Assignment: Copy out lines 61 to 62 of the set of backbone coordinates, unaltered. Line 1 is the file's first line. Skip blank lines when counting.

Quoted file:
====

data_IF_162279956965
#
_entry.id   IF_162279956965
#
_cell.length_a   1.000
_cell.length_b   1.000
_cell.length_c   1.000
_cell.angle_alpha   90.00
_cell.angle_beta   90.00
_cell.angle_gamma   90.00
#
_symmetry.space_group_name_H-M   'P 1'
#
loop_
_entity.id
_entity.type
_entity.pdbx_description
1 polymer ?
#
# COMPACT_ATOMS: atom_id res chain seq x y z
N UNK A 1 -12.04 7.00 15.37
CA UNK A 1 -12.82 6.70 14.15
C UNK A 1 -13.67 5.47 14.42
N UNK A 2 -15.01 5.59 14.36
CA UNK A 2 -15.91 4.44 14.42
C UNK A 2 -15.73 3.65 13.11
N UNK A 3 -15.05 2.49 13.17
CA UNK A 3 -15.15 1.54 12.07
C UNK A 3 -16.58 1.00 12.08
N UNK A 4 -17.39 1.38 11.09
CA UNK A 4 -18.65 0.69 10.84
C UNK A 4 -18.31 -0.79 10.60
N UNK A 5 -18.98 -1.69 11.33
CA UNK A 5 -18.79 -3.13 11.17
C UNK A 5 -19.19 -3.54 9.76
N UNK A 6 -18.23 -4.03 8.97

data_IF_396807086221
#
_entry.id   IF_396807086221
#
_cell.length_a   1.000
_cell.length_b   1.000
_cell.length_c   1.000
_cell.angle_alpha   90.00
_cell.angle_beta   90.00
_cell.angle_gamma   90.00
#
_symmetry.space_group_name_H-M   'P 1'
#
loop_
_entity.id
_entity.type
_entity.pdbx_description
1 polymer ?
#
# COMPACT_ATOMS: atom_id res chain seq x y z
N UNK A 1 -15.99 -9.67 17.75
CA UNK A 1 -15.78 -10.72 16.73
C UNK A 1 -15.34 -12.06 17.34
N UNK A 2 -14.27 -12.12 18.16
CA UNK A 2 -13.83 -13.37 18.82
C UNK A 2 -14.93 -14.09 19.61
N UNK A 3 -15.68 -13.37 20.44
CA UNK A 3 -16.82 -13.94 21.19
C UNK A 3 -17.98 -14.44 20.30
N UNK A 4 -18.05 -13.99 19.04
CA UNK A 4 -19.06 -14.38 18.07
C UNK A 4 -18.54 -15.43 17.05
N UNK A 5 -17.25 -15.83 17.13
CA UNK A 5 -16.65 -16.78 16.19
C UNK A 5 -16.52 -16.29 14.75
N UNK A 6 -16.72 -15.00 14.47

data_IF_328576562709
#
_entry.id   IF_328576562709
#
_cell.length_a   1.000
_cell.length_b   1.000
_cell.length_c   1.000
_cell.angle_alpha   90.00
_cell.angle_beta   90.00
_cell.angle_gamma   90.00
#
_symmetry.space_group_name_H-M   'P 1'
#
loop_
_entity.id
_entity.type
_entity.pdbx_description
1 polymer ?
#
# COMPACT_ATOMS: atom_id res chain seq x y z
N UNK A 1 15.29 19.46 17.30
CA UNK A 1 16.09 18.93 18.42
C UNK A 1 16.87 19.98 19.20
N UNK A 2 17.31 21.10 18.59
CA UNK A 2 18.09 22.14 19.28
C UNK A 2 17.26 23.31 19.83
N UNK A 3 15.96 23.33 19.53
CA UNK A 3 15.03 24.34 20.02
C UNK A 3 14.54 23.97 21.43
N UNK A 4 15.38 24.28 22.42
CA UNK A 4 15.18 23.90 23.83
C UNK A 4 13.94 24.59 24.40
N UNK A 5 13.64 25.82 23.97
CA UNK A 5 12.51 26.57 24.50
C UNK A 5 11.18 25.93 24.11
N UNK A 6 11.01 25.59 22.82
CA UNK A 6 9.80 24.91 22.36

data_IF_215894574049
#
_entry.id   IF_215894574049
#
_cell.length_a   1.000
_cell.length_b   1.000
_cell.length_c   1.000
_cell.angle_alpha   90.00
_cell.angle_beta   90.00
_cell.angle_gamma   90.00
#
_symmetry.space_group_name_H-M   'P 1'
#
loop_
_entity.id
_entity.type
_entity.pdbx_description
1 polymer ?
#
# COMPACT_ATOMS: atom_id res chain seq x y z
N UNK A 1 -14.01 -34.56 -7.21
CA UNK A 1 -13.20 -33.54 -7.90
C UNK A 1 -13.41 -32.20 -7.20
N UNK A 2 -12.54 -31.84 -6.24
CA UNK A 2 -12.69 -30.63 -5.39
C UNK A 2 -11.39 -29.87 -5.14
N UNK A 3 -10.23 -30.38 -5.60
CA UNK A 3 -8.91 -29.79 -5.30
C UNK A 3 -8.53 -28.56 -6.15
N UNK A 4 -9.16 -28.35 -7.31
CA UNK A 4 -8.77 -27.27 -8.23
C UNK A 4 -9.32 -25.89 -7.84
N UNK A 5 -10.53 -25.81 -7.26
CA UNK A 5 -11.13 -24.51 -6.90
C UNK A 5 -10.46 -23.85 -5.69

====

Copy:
CA UNK A 2 -13.83 -13.37 18.82
C UNK A 2 -14.93 -14.09 19.61